State Court Suppression of Evidence Alone Insufficient to Establish § 1983 Claim
Suppression of evidence in a state court does not, by itself, raise a factual issue about whether law enforcement officers violated the defendant’s clearly established rights, the Fifth Circuit recently held.
Several law enforcement officers went to the trailer home of Cedric and Leola Cleveland, where Mrs. Cleveland was inside, investigating suspected criminal activity. While some officers knocked on the front door, others circled around to the back of the trailer where one officer “noticed there was a large marijuana plant clearly visible through the mobile home’s windows.”
Mr. Cleveland arrived home soon thereafter, and he told officers that he would let them inside the house. He called out to his wife and told her that he was with the officers and that she could come out. Officers testified they then heard the sound of a person running through the house, prompting them to kick down the door and enter the house.
Inside the house, officers performed a protective sweep, sat down with the Cleveland’s at their kitchen table and recorded a conversation in which the Clevelands consented to the search of their home. The Clevelands agree they consented to the search, but only after police had threatened to “flip” their home if they did not consent, causing them to ultimately consent out of concern for his property. The search turned up multiple marijuana plants, guns, and ammunition, and Mr. Cleveland was arrested for being a felon in possession of a firearm.
A state court then suppressed the evidence from the search, and the Clevelands filed a § 1983 claim against officers for searching their home without a warrant. The trial judge found the officers were entitled to qualified immunity and the Clevelands appealed, pro se, to the U.S. Court of Appeals for the Fifth Circuit.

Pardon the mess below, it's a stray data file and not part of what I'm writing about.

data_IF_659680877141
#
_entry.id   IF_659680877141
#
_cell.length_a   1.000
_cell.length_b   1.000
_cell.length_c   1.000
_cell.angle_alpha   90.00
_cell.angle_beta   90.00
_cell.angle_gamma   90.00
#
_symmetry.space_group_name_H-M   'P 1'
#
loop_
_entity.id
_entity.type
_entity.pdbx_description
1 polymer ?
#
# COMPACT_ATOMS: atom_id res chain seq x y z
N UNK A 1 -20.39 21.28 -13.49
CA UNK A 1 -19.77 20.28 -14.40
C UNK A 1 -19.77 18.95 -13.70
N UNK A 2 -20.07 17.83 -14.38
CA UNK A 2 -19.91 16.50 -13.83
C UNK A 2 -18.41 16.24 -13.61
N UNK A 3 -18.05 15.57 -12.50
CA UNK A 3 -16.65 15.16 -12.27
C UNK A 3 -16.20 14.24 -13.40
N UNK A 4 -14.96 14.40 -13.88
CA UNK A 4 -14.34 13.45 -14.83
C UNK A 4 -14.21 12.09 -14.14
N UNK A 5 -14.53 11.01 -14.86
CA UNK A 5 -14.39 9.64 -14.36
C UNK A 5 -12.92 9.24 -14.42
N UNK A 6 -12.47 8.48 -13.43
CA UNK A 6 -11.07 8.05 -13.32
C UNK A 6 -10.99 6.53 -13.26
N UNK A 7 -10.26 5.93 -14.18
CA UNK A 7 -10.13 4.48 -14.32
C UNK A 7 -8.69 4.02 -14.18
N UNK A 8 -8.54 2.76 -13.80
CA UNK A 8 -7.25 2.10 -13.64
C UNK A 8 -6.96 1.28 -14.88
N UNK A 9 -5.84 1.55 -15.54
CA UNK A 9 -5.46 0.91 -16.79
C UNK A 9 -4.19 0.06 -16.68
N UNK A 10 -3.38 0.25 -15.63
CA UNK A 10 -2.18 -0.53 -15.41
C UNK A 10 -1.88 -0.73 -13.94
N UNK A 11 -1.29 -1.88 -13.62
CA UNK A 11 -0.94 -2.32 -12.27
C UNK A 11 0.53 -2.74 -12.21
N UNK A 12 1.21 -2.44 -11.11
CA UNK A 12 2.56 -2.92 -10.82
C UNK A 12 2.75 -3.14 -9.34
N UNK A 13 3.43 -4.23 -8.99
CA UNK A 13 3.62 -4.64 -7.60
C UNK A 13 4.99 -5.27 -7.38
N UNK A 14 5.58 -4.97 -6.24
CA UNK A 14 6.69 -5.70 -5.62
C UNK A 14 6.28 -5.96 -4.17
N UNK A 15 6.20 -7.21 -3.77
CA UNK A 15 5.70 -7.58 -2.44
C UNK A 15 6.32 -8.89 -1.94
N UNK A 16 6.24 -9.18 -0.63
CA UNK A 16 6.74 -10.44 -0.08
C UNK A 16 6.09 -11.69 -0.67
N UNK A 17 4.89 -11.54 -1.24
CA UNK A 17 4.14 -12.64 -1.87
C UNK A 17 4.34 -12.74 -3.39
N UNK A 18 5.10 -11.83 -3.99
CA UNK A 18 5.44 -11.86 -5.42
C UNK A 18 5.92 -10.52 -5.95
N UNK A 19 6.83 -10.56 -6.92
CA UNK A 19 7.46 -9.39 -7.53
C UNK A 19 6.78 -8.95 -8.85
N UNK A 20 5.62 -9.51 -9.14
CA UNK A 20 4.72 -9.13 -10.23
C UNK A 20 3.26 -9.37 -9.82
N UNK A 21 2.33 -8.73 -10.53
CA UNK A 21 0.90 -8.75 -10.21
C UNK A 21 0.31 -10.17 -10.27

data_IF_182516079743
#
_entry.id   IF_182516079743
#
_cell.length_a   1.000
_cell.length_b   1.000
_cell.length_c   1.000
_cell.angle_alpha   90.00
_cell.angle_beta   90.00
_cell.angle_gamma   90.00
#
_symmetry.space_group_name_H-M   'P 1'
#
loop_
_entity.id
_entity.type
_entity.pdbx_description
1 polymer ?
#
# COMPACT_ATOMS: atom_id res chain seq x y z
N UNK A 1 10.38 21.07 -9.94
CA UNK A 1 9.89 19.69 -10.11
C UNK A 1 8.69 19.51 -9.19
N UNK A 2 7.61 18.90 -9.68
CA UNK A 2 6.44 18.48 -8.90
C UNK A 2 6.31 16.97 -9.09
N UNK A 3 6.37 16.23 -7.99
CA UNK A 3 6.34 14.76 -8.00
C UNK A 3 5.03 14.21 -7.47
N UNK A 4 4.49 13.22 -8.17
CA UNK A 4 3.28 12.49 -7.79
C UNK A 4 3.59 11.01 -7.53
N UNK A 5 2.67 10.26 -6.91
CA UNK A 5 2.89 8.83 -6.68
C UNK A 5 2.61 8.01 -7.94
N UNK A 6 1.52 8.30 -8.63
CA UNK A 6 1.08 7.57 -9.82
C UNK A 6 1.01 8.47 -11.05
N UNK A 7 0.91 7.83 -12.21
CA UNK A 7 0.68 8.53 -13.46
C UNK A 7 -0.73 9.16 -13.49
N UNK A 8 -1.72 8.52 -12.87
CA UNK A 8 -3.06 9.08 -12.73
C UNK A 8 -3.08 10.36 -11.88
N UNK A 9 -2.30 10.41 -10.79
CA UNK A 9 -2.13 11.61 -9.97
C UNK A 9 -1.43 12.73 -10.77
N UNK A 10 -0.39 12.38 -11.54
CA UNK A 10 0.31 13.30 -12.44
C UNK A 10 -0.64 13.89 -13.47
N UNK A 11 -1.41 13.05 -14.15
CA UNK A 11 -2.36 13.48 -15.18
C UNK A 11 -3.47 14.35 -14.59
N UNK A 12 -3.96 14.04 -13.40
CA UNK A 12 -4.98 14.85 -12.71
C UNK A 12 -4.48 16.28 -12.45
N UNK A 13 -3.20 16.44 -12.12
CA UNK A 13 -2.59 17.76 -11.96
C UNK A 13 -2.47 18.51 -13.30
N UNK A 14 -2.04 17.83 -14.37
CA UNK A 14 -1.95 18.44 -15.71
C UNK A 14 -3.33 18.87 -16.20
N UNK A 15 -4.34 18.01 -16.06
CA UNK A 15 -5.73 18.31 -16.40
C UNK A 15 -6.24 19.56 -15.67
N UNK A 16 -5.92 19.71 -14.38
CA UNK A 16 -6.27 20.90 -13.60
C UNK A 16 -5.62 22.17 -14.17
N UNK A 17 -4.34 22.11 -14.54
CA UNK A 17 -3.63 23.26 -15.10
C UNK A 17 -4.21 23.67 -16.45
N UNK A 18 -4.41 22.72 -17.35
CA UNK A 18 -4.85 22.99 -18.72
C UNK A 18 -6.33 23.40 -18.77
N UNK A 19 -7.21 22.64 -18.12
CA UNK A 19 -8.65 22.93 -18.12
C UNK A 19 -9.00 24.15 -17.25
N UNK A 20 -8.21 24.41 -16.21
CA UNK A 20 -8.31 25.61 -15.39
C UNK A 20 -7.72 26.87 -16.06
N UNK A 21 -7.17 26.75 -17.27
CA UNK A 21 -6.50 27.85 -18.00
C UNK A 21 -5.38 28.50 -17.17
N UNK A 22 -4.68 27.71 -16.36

On appeal, the Clevelands argued that officers violated their Fourth Amendment rights by peering through their window and later forcibly entering their home, resulting in discovery of the evidence used to charge Mr. Cleveland that the state court suppressed. On that issue, the Fifth Circuit held, “the mere fact that the evidence was suppressed in state court does not, by itself, raise a factual issue about whether the officers violated the Clevelands’ clearly established rights.”
Conducting its own evaluation of the evidence and assuming all facts in favor of the Clevelands, the Fifth Circuit then affirmed the trial judge’s decision.
Read the full case: Cleveland v. Liberty County Sherrif’s Dep’t
This case law update was written by James P. Garay Heelan, associate attorney, Shaw Bransford & Roth, PC.
For thirty years, Shaw Bransford & Roth P.C. has provided superior representation on a wide range of federal employment law issues, from representing federal employees nationwide in administrative investigations, disciplinary and performance actions, and Bivens lawsuits, to handling security clearance adjudications and employment discrimination cases
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